The court emphasized that, since Rutledge was a construction employee throughout his employment, notice of termination and termination pay did not apply to him, but they were the only employment standards that didn’t.

“The regulation does not flatly disentitle Rutledge to the protection of the entire ESA as is the case for some of the other occupations listed in s. 3(5) of the ESA. Rutledge continues to be afforded the protection of all other employment standards set out in the ESA, unless otherwise specifically excluded by other legislation,” said the court. “Accordingly, if any wording of an employment contract purports to deny Rutledge those other employment standards, then those provisions are unenforceable.”

The court concluded that Rutledge’s employment contract contained the following two errors that rendered the termination provision unenforceable:

  • An employee cannot contract out of a protected employment standard under the ESA even if it does not yet apply to them. It is enough if the provision in the contract would potentially violate the ESA at any date after hiring. If Rutledge’s position changed to something other than a construction employee, his employment contract would deny him his right to benefits during his notice period, a right protected by the ESA. Although the employment contract stated that Rutledge was employed as an apprentice in the construction industry, “it does not explicitly state that this applies only to him while occupied as a construction employee and that it would be of no force or effect if his position changed.”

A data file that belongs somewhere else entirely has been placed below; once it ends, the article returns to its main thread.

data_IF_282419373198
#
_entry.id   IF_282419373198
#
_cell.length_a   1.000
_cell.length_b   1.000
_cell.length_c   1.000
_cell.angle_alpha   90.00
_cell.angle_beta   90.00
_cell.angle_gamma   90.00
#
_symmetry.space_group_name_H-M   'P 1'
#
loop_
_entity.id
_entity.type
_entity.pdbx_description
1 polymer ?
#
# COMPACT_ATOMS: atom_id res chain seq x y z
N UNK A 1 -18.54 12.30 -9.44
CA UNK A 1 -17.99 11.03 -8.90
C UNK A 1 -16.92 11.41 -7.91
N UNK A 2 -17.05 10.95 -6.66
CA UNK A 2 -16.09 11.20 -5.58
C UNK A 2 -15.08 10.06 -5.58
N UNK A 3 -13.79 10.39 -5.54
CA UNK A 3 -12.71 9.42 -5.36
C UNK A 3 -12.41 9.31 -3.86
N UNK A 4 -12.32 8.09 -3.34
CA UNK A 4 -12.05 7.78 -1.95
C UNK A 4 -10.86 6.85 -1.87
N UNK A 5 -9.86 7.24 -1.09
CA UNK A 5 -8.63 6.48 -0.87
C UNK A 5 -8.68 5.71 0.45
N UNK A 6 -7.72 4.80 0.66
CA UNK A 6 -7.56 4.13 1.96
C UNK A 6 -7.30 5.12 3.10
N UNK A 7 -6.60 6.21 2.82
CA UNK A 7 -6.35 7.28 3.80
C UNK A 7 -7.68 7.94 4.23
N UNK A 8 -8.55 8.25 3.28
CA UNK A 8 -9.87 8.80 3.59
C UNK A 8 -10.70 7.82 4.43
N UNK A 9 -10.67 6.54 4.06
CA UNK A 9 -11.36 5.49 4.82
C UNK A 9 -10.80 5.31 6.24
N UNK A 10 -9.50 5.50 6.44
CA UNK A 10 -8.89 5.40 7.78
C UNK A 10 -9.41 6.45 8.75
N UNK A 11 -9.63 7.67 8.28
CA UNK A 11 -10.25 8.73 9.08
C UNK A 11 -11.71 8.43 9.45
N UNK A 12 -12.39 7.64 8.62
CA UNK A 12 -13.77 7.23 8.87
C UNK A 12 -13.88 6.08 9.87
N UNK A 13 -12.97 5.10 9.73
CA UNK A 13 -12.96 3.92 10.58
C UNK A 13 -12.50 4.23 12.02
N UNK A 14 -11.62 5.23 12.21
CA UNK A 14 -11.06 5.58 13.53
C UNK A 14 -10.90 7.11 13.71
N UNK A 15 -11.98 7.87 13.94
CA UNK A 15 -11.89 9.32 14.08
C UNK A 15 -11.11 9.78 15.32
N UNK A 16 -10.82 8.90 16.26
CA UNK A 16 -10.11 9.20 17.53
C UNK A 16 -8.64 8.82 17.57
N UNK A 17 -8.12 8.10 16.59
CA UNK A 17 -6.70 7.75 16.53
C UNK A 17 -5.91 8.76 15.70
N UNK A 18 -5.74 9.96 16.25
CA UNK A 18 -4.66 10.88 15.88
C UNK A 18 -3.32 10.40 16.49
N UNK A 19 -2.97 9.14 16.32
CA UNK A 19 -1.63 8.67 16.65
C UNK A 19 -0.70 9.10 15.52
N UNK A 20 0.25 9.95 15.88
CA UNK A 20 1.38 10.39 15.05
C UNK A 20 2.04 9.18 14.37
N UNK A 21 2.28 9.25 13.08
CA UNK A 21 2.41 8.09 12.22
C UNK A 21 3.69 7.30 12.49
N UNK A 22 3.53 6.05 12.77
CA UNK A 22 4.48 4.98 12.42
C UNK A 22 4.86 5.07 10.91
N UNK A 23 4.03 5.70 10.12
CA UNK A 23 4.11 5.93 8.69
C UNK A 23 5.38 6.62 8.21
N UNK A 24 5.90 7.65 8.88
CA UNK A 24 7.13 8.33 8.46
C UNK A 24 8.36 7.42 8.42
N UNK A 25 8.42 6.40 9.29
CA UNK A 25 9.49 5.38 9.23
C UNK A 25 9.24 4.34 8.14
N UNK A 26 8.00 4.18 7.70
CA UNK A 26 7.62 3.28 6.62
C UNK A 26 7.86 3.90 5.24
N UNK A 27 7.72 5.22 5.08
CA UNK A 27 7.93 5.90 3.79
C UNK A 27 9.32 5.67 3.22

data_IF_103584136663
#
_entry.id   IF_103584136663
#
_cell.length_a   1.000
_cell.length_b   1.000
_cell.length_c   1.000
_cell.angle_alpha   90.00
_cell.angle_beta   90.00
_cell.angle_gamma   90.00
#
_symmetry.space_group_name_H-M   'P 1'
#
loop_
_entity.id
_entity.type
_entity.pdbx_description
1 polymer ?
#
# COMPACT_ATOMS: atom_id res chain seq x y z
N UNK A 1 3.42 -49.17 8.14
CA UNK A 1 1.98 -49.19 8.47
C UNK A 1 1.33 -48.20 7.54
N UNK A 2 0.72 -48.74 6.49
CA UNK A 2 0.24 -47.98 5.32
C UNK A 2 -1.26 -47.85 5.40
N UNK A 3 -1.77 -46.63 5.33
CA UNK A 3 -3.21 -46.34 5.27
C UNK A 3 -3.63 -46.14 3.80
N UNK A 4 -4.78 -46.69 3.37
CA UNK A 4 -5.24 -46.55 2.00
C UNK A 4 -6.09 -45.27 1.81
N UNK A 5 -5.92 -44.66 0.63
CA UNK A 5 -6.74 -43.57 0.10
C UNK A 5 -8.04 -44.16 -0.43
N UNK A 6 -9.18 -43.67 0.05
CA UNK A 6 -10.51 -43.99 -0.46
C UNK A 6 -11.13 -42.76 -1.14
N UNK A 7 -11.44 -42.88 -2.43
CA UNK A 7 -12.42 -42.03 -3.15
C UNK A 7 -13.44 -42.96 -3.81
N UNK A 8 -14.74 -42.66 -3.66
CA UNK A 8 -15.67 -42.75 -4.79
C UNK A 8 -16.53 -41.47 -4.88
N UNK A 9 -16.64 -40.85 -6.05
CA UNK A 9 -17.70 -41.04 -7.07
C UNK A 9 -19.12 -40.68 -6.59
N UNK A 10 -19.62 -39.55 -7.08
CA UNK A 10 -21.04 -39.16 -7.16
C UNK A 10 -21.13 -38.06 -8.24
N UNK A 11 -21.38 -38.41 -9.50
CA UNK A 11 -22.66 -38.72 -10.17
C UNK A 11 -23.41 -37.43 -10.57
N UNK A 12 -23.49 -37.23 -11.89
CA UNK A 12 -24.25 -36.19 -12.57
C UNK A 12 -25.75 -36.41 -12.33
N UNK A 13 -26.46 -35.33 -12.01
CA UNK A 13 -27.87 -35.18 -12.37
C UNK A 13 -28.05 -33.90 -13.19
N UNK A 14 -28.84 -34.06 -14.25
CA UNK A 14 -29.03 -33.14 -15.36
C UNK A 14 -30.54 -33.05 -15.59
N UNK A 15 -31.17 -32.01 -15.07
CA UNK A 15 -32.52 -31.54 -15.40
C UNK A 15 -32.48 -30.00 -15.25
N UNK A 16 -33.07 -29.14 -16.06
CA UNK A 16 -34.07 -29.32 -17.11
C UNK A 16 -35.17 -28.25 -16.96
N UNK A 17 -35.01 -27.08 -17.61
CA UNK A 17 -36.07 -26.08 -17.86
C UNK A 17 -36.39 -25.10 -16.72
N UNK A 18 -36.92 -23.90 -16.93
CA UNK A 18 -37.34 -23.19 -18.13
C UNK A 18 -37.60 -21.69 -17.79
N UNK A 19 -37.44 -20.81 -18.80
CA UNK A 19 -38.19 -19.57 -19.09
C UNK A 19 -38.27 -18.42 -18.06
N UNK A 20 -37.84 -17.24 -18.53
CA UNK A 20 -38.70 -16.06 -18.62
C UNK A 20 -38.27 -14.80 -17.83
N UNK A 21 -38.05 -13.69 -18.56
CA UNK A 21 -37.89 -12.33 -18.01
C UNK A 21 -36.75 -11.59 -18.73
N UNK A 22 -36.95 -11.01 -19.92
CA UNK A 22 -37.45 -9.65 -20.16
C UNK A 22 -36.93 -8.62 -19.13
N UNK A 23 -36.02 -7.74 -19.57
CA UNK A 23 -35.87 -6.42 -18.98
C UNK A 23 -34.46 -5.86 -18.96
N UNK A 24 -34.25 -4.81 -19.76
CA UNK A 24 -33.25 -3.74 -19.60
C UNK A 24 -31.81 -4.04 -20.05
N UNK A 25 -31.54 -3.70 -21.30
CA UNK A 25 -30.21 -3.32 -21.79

• Construction employees are entitled to the employment standards guaranteed upon their severance (ss. 63-66, ESA). “If Canaan grew in size, employing more than 50 employees and then discontinued its business, or else had a payroll more than $2.5 million, Rutledge would be entitled to severance pay, irrespective of his job description,” said the court. “The employment contract clearly disentitles Rutledge to these employment standards.”

The court concluded that even a potential violation of the ESA should be unenforceable, even if the change of that violation is remote. In this case, the termination provisions in Rutledge’s employment contract “purported to contract out of the ESA in at least two ways,” said the court.

Bottom line for employers

Rutledge v. Canaan reminds employers that they certainly have a threshold to meet when drafting termination provisions in employment agreements. Even if an employment standard does not currently apply to an employee, an employer must consider even a remote possibility of the ESA employment standard potentially applying in the future. Accordingly, when drafting termination clauses in employment agreements, employers should consider current circumstances as well as hypothetical future circumstances. A termination provision that purports to deny an employee rights under employment standards legislation to which they might potentially be entitled in the future will raise issues of enforceability if challenged.

We will have to see if subsequent decisions support the notion that the degree of remoteness of a potential ESA violation does not matter. Regardless, employment contracts should be updated on a regular basis because the law of termination clause compliance is constantly evolving. 

For more information, see:

  • Rutledge v. Canaan Construction Inc., 2020 ONSC 4246 (Ont. S.C.J.).

Rhonda B. Levy is knowledge management counsel for Littler LLP in Canada, monitoring legislative, regulatory and case law developments. She can be reached at (647) 256-4545 or [email protected]




George Vassos is a partner with Littler LLP in Toronto, practising on a wide variety of labour and employment law issues. He can be reached at (647) 256-4504 or [email protected]